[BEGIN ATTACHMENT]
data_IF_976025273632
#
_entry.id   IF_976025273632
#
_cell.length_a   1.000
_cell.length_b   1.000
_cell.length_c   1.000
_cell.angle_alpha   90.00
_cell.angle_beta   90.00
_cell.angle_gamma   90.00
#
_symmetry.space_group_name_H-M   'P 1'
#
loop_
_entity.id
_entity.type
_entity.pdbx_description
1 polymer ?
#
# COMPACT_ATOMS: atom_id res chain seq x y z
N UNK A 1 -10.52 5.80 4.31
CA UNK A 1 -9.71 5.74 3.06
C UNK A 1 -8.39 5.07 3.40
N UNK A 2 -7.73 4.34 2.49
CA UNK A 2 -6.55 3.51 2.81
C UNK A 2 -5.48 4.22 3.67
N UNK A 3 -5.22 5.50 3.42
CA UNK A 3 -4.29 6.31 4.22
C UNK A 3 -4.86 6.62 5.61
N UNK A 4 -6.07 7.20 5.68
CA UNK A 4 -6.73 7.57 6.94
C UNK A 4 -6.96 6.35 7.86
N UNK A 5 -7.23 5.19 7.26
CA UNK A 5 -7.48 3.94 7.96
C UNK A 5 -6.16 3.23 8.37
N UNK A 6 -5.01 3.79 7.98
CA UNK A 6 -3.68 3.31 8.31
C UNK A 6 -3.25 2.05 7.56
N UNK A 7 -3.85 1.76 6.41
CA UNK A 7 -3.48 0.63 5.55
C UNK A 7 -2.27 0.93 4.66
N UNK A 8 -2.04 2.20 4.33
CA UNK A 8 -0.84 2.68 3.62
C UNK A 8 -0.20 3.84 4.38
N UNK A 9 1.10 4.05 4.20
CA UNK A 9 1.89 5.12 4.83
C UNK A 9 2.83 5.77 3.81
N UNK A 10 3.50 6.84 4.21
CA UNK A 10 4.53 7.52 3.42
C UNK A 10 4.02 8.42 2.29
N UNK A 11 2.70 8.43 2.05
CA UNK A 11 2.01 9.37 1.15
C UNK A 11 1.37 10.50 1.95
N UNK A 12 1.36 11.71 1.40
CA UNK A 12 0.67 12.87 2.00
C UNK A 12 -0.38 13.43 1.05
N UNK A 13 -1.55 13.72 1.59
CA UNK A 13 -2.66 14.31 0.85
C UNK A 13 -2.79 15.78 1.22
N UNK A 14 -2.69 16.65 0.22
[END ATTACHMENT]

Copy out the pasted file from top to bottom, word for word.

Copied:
data_IF_976025273632
#
_entry.id   IF_976025273632
#
_cell.length_a   1.000
_cell.length_b   1.000
_cell.length_c   1.000
_cell.angle_alpha   90.00
_cell.angle_beta   90.00
_cell.angle_gamma   90.00
#
_symmetry.space_group_name_H-M   'P 1'
#
loop_
_entity.id
_entity.type
_entity.pdbx_description
1 polymer ?
#
# COMPACT_ATOMS: atom_id res chain seq x y z
N UNK A 1 -10.52 5.80 4.31
CA UNK A 1 -9.71 5.74 3.06
C UNK A 1 -8.39 5.07 3.40
N UNK A 2 -7.73 4.34 2.49
CA UNK A 2 -6.55 3.51 2.81
C UNK A 2 -5.48 4.22 3.67
N UNK A 3 -5.22 5.50 3.42
CA UNK A 3 -4.29 6.31 4.22
C UNK A 3 -4.86 6.62 5.61
N UNK A 4 -6.07 7.20 5.68
CA UNK A 4 -6.73 7.57 6.94
C UNK A 4 -6.96 6.35 7.86
N UNK A 5 -7.23 5.19 7.26
CA UNK A 5 -7.48 3.94 7.96
C UNK A 5 -6.16 3.23 8.37
N UNK A 6 -5.01 3.79 7.98
CA UNK A 6 -3.68 3.31 8.31
C UNK A 6 -3.25 2.05 7.56
N UNK A 7 -3.85 1.76 6.41
CA UNK A 7 -3.48 0.63 5.55
C UNK A 7 -2.27 0.93 4.66
N UNK A 8 -2.04 2.20 4.33
CA UNK A 8 -0.84 2.68 3.62
C UNK A 8 -0.20 3.84 4.38
N UNK A 9 1.10 4.05 4.20
CA UNK A 9 1.89 5.12 4.83
C UNK A 9 2.83 5.77 3.81
N UNK A 10 3.50 6.84 4.21
CA UNK A 10 4.53 7.52 3.42
C UNK A 10 4.02 8.42 2.29
N UNK A 11 2.70 8.43 2.05
CA UNK A 11 2.01 9.37 1.15
C UNK A 11 1.37 10.50 1.95
N UNK A 12 1.36 11.71 1.40
CA UNK A 12 0.67 12.87 2.00
C UNK A 12 -0.38 13.43 1.05
N UNK A 13 -1.55 13.72 1.59
CA UNK A 13 -2.66 14.31 0.85
C UNK A 13 -2.79 15.78 1.22
N UNK A 14 -2.69 16.65 0.22